A spokesman for Taiwan’s defence ministry said its aircraft were able to quickly track the “enemy’s movement”. The latest incursion prompted the island’s defence ministry to call on China to stop “destroying regional peace” across the sensitive Taiwan Strait.
China, which claims Taiwan as its own territory, has held numerous military exercises up and down its coast and near the island in recent weeks.
The defence ministry said Su-30 fighters and Y-8 transport aircraft were among the Chinese warplanes that entered Taiwan’s air identification zone to its southwest today.
A spokesman said: “The defence ministry once again urges the Chinese Communist Party not to repeatedly destroy regional peace and stability.”
The latest moves come a day after multiple Chinese Su-30 and J-10 fighters entered Taiwan’s “response zone”.
The spokesman said Taiwan’s armed forces are able to respond quickly and appropriately to such movements and called on islanders not to be alarmed.
Taiwan’s Liberty Times newspaper said the country issued 24 verbal warnings over the radio for the Chinese aircraft to leave.
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Taiwan has repeatedly complained that China, which has not ruled out the use of force to bring the democratic island under its control, has stepped up military threats in recent months as the world tackles the coronavirus pandemic.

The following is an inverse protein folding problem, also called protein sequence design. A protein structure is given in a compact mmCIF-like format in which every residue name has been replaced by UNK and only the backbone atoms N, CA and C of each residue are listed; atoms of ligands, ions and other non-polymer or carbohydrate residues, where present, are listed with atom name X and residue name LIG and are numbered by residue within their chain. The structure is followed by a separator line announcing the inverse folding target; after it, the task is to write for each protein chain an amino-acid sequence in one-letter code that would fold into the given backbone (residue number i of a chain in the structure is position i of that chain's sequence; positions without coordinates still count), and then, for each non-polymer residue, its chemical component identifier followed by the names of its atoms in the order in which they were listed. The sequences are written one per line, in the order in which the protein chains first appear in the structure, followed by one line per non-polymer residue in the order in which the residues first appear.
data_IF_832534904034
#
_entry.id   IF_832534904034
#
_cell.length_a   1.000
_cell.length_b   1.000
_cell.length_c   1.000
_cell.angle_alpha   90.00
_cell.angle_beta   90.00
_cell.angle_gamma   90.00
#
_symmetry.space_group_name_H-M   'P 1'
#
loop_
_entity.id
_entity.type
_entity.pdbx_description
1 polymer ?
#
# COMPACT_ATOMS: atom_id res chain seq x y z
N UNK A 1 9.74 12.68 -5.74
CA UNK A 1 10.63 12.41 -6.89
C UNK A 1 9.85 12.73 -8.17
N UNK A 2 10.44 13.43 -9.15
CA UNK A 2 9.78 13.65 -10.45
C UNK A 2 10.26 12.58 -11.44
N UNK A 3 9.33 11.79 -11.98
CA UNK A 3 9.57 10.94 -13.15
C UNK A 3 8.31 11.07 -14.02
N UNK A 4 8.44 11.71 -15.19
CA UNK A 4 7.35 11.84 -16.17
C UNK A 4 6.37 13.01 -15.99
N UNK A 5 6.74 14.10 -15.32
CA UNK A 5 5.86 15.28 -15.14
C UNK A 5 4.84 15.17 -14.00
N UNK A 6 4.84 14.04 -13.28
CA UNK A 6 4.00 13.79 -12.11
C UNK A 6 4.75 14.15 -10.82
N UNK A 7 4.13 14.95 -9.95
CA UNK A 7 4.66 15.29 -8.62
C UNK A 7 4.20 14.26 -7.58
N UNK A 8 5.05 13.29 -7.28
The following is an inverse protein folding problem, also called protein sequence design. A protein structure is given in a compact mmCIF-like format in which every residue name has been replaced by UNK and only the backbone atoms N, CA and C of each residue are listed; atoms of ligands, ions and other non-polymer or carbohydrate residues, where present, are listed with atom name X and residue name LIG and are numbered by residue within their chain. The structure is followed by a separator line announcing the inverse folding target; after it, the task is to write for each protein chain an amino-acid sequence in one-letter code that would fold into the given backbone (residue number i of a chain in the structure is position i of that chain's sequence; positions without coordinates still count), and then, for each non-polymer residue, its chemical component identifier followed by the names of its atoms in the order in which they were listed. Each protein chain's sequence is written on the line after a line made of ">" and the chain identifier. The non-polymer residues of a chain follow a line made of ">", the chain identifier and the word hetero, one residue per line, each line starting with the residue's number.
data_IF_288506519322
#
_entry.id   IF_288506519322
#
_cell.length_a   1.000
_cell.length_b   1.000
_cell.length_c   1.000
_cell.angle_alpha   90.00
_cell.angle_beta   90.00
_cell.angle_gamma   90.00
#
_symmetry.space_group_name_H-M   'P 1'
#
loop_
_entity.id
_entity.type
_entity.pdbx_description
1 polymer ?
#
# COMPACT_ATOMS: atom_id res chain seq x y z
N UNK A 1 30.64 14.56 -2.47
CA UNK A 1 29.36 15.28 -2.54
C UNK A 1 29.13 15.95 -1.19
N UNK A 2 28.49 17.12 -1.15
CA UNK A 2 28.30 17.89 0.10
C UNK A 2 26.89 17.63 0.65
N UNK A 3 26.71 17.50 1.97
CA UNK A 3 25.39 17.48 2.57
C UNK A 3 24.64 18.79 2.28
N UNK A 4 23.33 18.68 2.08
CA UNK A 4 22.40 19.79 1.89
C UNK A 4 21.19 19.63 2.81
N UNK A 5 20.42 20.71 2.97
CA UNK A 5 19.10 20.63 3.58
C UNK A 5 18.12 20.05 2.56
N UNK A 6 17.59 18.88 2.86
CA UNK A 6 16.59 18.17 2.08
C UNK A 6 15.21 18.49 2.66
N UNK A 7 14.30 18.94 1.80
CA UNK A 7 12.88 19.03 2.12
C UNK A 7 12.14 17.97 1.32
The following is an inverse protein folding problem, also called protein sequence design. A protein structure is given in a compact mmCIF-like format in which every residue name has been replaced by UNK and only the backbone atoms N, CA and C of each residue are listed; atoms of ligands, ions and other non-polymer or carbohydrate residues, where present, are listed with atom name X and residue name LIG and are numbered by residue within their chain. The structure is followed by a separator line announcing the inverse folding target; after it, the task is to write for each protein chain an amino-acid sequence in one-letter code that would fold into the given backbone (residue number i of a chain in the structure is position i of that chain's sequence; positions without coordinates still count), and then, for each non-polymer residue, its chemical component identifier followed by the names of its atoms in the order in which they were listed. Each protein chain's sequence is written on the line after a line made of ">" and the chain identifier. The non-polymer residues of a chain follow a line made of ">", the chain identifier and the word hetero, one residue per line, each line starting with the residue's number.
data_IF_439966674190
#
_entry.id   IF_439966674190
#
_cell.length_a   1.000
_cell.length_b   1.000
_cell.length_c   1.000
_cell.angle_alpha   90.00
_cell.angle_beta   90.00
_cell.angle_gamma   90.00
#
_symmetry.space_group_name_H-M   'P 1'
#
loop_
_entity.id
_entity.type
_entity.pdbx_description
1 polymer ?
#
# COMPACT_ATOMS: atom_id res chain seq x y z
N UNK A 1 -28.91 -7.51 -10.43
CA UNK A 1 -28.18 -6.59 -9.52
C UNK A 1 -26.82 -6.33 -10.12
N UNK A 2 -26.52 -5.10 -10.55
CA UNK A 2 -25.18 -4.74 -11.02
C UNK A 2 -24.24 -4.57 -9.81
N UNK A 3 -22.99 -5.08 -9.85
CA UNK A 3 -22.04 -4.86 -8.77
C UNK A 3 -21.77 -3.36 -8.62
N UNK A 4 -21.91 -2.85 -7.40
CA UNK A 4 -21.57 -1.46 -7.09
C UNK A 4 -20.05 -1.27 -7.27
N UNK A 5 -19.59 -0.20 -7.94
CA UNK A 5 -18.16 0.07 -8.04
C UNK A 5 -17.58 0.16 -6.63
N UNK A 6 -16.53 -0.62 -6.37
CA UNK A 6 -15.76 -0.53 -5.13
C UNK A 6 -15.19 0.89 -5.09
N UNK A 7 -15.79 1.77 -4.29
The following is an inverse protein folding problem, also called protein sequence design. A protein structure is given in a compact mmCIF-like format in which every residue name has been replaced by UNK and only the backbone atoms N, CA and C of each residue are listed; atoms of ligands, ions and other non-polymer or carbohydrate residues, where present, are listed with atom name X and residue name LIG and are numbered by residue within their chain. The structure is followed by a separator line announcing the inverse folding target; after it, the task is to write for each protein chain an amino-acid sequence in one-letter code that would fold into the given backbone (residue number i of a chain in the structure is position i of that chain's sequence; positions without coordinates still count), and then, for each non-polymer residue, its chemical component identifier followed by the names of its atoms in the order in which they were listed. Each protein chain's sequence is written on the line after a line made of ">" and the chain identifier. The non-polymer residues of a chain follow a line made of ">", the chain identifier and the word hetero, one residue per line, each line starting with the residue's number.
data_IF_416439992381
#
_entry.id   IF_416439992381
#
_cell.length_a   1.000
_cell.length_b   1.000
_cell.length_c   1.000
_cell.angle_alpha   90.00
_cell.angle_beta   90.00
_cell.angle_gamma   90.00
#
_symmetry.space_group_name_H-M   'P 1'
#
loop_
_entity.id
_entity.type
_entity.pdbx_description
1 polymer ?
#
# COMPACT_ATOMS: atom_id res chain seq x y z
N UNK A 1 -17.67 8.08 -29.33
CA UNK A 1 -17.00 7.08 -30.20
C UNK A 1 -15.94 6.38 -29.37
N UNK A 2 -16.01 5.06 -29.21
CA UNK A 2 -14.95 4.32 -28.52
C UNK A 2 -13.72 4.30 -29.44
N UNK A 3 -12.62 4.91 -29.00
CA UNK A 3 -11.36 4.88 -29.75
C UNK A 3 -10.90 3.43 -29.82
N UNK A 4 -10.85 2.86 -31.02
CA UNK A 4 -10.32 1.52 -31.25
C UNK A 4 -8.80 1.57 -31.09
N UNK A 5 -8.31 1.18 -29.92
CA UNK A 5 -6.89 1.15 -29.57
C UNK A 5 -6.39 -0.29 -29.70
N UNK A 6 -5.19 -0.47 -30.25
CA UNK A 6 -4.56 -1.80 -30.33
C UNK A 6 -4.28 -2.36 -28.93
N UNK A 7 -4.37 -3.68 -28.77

Beijing routinely says such exercises are not unusual and are designed to show its determination to defend its sovereignty.
Taiwan is carrying out live fire weapons tests off its southeast and eastern coast.
In recent days, China has also been angered over the announcement by the US that it will establish a new bilateral economic dialogue with Taiwan.
US Assistant Secretary of State for East Asian and Pacific Affairs David Stilwell said Washington was intensifying support to the island because of the “increasing threat posed by Beijing to peace and stability in the region”.
Taiwan has also opened its doors to pro-democracy activists who fled Hong Kong following China’s imposition of the new national security law.